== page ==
All of this was unfair to Fukuyama, whose argument was not, "Nothing will ever happen again." The philosophical cast Fukuyama had given his thesis meant that a challenge would have to come in the form of deeper questions: Does democratic capitalism produce problems it can't solve, meaning that — by Fukuyama's own definition — it can't be a stable end to history? Are all the alternatives of the 20th century, and specifically the democratic socialist alternative, really out of the race?

As it happens, the current presidential campaign is pressing both of these questions anew. In a year when a man whose own party calls him a fascist is squarely leading the Republican primaries and a self-declared democratic socialist is leading an unexpectedly robust insurgency on the Democratic side, Fukuyama's argument is looking more and more tenuous. Maybe — for better or worse — questions thought to be closed are open again.

Fukuyama drew on several theoretical sources, most notably those of Max Weber, the great German sociologist of the late 19th and early 20th centuries, and G.W.F. Hegel, a philosopher who wrote a century earlier. Irving Kristol, who published "The End of History?" in the National Interest, joked that he was honored "to welcome Hegel to Washington."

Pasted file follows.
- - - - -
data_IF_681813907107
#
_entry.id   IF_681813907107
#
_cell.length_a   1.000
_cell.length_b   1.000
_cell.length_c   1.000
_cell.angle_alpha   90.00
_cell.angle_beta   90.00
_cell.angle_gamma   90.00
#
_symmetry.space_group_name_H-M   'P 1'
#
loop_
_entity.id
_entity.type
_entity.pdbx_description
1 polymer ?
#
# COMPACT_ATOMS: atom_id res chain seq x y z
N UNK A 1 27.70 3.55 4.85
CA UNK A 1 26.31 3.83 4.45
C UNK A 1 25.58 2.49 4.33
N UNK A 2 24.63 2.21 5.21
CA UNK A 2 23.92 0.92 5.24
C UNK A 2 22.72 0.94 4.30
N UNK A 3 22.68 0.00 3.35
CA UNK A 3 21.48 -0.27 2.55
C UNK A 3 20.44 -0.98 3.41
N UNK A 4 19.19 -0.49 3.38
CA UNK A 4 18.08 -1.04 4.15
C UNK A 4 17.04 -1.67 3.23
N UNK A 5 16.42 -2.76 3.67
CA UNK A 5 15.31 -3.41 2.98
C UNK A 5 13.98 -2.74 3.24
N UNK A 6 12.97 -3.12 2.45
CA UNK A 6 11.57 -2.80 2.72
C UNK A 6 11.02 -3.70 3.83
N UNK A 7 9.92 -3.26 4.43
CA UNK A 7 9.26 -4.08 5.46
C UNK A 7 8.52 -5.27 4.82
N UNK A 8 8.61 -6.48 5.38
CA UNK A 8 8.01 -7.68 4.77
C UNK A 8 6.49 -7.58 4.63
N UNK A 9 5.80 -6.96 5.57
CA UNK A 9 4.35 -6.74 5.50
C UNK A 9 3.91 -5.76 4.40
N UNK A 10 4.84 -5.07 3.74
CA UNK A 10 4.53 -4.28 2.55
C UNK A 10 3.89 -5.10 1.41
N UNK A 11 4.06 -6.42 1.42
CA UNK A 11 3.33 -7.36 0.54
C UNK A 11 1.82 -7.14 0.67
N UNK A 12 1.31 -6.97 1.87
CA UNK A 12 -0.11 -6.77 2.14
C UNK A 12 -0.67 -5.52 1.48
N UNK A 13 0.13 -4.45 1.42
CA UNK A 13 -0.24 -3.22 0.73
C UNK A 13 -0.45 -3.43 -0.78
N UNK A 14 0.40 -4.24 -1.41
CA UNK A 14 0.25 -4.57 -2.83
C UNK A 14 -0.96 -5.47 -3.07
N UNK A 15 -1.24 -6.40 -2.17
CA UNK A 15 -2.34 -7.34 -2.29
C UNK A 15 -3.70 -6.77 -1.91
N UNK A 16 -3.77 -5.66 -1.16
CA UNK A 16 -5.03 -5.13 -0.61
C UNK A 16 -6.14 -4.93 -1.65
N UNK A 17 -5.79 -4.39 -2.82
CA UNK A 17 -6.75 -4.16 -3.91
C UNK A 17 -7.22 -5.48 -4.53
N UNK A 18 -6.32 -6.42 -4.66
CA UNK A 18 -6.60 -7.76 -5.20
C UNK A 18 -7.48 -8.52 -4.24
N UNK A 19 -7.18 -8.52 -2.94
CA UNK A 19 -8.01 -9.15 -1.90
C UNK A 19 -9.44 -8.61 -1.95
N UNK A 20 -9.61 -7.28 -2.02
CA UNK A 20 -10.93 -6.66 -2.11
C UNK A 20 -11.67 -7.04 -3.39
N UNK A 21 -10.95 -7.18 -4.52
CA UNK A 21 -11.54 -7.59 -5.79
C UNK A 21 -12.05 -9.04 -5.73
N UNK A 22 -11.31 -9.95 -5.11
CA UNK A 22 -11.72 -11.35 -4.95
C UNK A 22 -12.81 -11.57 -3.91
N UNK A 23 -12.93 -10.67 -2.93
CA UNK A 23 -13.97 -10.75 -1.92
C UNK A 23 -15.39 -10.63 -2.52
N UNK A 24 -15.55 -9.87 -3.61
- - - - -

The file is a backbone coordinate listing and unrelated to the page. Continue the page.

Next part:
The heart of Fukuyama's argument was that democratic capitalism — and no other system — satisfies two great human appetites. These appetites, in turn, are the engines of history and the arbiters of the success and failure of nations. The first was the drive for material progress.  Capitalism, Fukuyama argued, was the most powerful engine of economic growth: Only a market economy could allocate resources efficiently in a complex world to keep the fires of production and innovation burning. Although state-controlled economies could get through the relatively crude and stereotyped early stages of industrialization, they could never know enough, or be nimble enough, to coordinate the multifarious economies that came after.  Only the free market could do that.